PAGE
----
Single-use plastics account for the most significant quantities of plastic reaching the ocean. They include plastic shopping bags, plastic water or soda bottles, straws, coffee stirrers, food packaging, and cotton buds (Q-tips). Single-use plastics may be convenient, but they are harmful to the environment. The argument against single plastics is that they are unnecessary in most cases.

single use plastic cups pollution

Consumers are encouraged to use alternatives to plastic such as glass bottles and paper or metal straws. Should every citizen across the world do this, the amount of plastic and microplastics in the seas would drastically reduce.

6. Cigarettes

We’re constantly bombarded with information about how bad smoking is for our bodies and the people around us. As it turns out, smoking is harmful to the environment in another way. It is also a part of the plastic crisis the world is experiencing.

While the war against plastics is waged against bottles and straws, cigarette butts are an even bigger problem. Over 60 million cigarette butts have been collected from beaches all around the world in the last 30 years or so. Few smokers know that the butt of a cigarette contains plastic. The cigarette filter includes cellulose acetate.

Statistics suggest that as many as two-thirds of the world’s cigarette butts aren’t disposed of safely. Manufacturers produce over five trillion cigarettes each year. If two-thirds of them aren’t responsibly destroyed, over three trillion are littering land and water across the world.

7. Tap water

Not only are the world’s oceans full of microplastics, but fresh water has also experienced contamination. Both bottled and tap water have been found to contain microplastics. People are ingesting microplastics by drinking water, the very substance that is meant to sustain life.

water dripping from the tap, also found to contain microplastics

Studies are ongoing, but early indications are that some microplastics enter the water through the air. Others are present in water sources owing to plastic pollution. Heavy rains can sweep microplastics lying on the ground into bodies of water. Rain can also cause microplastics in the air to enter the water system.

The statistics about the presence of microplastics in tap water and bottled water are perturbing.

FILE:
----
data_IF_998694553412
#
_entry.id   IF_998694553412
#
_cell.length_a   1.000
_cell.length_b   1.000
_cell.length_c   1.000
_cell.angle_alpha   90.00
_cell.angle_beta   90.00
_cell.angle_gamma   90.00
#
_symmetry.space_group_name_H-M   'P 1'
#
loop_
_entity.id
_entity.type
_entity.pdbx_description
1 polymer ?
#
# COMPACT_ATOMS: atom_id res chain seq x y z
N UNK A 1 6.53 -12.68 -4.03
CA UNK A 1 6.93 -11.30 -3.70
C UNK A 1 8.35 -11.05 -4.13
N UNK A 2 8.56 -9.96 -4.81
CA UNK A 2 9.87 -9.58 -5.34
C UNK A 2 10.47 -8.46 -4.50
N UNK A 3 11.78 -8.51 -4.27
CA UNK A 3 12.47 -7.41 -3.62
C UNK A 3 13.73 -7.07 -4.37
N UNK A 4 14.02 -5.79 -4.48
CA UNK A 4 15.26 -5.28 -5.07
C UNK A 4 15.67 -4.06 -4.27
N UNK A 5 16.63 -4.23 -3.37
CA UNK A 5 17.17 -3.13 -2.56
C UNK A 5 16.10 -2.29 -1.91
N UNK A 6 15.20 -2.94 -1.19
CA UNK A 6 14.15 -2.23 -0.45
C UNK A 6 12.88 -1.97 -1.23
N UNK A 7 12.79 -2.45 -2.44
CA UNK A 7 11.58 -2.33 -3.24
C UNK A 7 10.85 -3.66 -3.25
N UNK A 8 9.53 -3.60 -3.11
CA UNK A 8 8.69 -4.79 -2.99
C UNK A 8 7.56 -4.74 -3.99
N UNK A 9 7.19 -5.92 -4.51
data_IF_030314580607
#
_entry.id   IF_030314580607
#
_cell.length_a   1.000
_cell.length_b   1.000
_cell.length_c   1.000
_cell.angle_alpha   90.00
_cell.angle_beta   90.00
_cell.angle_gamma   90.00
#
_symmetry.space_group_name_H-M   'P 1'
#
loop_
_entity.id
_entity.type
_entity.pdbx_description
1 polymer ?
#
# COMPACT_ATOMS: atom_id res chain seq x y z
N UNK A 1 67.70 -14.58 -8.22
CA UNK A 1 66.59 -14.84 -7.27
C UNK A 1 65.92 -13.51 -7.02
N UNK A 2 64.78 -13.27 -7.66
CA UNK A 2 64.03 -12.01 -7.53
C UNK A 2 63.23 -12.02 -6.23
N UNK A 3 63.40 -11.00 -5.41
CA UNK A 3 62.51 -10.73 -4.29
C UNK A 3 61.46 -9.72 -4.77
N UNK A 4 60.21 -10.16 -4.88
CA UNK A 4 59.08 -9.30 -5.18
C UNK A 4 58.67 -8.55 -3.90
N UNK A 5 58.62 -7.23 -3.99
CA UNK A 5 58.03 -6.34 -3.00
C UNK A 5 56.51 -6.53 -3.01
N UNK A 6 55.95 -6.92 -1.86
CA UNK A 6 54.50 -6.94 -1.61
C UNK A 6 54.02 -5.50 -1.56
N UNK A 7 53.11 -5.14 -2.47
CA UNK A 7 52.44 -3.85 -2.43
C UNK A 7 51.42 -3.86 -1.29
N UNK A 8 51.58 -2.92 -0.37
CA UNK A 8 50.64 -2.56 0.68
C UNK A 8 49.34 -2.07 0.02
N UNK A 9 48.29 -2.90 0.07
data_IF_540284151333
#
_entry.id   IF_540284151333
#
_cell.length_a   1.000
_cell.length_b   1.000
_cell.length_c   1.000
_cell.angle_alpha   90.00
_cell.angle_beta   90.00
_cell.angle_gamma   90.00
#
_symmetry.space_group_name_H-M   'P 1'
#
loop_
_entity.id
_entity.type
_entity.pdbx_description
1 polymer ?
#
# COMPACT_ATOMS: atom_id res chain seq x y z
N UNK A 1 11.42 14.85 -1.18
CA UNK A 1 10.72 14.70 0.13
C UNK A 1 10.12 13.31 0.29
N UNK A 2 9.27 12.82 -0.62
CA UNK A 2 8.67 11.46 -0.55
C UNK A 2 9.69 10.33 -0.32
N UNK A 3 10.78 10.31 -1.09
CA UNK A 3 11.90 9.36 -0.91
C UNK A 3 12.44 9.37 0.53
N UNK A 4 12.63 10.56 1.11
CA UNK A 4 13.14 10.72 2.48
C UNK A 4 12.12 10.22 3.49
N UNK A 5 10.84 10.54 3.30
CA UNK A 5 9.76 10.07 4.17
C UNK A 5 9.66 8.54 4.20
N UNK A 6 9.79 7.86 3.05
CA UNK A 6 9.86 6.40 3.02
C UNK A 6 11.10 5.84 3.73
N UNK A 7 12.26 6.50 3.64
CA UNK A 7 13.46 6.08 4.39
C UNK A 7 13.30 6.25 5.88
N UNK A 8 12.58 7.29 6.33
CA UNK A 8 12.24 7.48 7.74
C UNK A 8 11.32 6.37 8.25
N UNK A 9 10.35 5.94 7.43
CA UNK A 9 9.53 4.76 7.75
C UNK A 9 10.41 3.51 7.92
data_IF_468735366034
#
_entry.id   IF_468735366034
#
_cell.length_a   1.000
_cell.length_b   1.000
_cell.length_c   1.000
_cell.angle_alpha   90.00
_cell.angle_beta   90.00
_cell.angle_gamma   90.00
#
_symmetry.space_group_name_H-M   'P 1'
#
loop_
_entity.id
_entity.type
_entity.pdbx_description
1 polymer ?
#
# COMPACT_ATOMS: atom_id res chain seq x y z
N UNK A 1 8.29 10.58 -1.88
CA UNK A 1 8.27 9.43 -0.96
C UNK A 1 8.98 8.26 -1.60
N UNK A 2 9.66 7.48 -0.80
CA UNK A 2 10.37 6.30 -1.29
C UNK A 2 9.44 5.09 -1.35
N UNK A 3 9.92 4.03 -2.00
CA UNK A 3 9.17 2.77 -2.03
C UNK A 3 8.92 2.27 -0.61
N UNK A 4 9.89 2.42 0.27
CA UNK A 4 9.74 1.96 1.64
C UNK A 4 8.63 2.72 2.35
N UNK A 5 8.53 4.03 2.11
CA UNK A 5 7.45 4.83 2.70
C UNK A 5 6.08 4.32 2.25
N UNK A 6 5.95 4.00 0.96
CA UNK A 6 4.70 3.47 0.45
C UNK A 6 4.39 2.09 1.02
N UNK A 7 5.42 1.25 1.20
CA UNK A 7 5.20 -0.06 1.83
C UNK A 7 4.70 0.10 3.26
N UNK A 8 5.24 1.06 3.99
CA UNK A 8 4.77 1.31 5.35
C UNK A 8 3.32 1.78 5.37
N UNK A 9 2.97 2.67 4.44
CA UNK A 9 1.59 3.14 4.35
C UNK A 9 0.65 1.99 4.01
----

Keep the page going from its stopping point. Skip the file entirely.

8. Glitter

What would the world be without glitter? Less contaminated by microplastics, that’s for sure. With all the glitter used by children on school projects, festive decorations, and arts and crafts, it’s surprising we haven’t drowned in it yet.

And, as we all know, no exercise with glitter is complete without a spill of some kind. Glitter is hard to clean up. It gets in everywhere, and it’s impossible to get every last piece.

Teachers and parents know the only way to avoid a mess inside is to get kids to use glitter outside. But what happens then? Glitter blows in the wind and soon is traveling into the water systems and ending up in the ocean.

glitter on a child's face. another source for microplastic pollution

Glitter is made from plastic. It is manufactured as a primary microplastic since the pieces are so tiny. Glitter particles are attractive to hungry fish in search of food.

Glitter is becoming such a problem that there are calls for it to be banned.

9. Some of the foods you eat

Sea salt is ostensibly healthier than table salt. Sea salt is derived from the residue of evaporated sea water. Table salt comes from mined deposits of salt on land. Given the number of microplastics in the sea, it should come as no surprise that sea salt is full of them. Now there’s evidence that table salt is full of microplastics too.  

There has been considerable consternation among beer lovers since microplastics were detected in several brews. Sweet-toothed honeyeaters have experienced the same shock. How the microplastics got into these substances is not clear.

Scientists feel that more study is needed to make sure these are not isolated events. There is also a need to establish how the microplastics got there.

10. The air you breathe

There is growing evidence that microplastics are all around us in the air we breathe in and out. It is easy for the body to inhale microplastics as they are so tiny, they can be invisible to the naked eye.

As with any irritant inhaled into the body, airborne microplastics can cause respiratory problems and complications. The microplastics remain in the lung tissue, or they enter the bloodstream, accessing the rest of the body.

women taking a deep breath of air.

Scientists have found that there are more microplastics in indoor air than there are in outdoor air. The confines of a building trap all the microplastics in the air in one space. Outdoors, the microplastics disperse into a much bigger area. The microplastics inside our homes come from clothes and furniture.

Inhaled microplastics can lead to heart disease, cancer, and disorders of the immune and nervous systems.